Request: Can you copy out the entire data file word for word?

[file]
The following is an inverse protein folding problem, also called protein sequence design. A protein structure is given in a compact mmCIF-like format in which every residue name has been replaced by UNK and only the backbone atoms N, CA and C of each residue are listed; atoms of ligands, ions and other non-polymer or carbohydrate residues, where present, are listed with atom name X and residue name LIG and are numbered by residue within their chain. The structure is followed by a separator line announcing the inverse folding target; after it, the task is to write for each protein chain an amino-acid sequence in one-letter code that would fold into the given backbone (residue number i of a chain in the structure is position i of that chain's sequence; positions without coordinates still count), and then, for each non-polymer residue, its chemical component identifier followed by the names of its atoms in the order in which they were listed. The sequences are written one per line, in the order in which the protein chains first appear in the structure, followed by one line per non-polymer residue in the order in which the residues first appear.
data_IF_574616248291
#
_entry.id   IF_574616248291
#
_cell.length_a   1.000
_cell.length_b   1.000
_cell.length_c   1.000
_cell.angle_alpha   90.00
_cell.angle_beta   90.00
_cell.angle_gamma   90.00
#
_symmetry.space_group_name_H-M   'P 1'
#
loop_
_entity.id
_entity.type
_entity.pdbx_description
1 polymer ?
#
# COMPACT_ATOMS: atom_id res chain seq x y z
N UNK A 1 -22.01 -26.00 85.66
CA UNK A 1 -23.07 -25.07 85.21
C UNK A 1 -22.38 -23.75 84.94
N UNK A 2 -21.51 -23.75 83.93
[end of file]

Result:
The following is an inverse protein folding problem, also called protein sequence design. A protein structure is given in a compact mmCIF-like format in which every residue name has been replaced by UNK and only the backbone atoms N, CA and C of each residue are listed; atoms of ligands, ions and other non-polymer or carbohydrate residues, where present, are listed with atom name X and residue name LIG and are numbered by residue within their chain. The structure is followed by a separator line announcing the inverse folding target; after it, the task is to write for each protein chain an amino-acid sequence in one-letter code that would fold into the given backbone (residue number i of a chain in the structure is position i of that chain's sequence; positions without coordinates still count), and then, for each non-polymer residue, its chemical component identifier followed by the names of its atoms in the order in which they were listed. The sequences are written one per line, in the order in which the protein chains first appear in the structure, followed by one line per non-polymer residue in the order in which the residues first appear.
data_IF_574616248291
#
_entry.id   IF_574616248291
#
_cell.length_a   1.000
_cell.length_b   1.000
_cell.length_c   1.000
_cell.angle_alpha   90.00
_cell.angle_beta   90.00
_cell.angle_gamma   90.00
#
_symmetry.space_group_name_H-M   'P 1'
#
loop_
_entity.id
_entity.type
_entity.pdbx_description
1 polymer ?
#
# COMPACT_ATOMS: atom_id res chain seq x y z
N UNK A 1 -22.01 -26.00 85.66
CA UNK A 1 -23.07 -25.07 85.21
C UNK A 1 -22.38 -23.75 84.94
N UNK A 2 -21.51 -23.75 83.93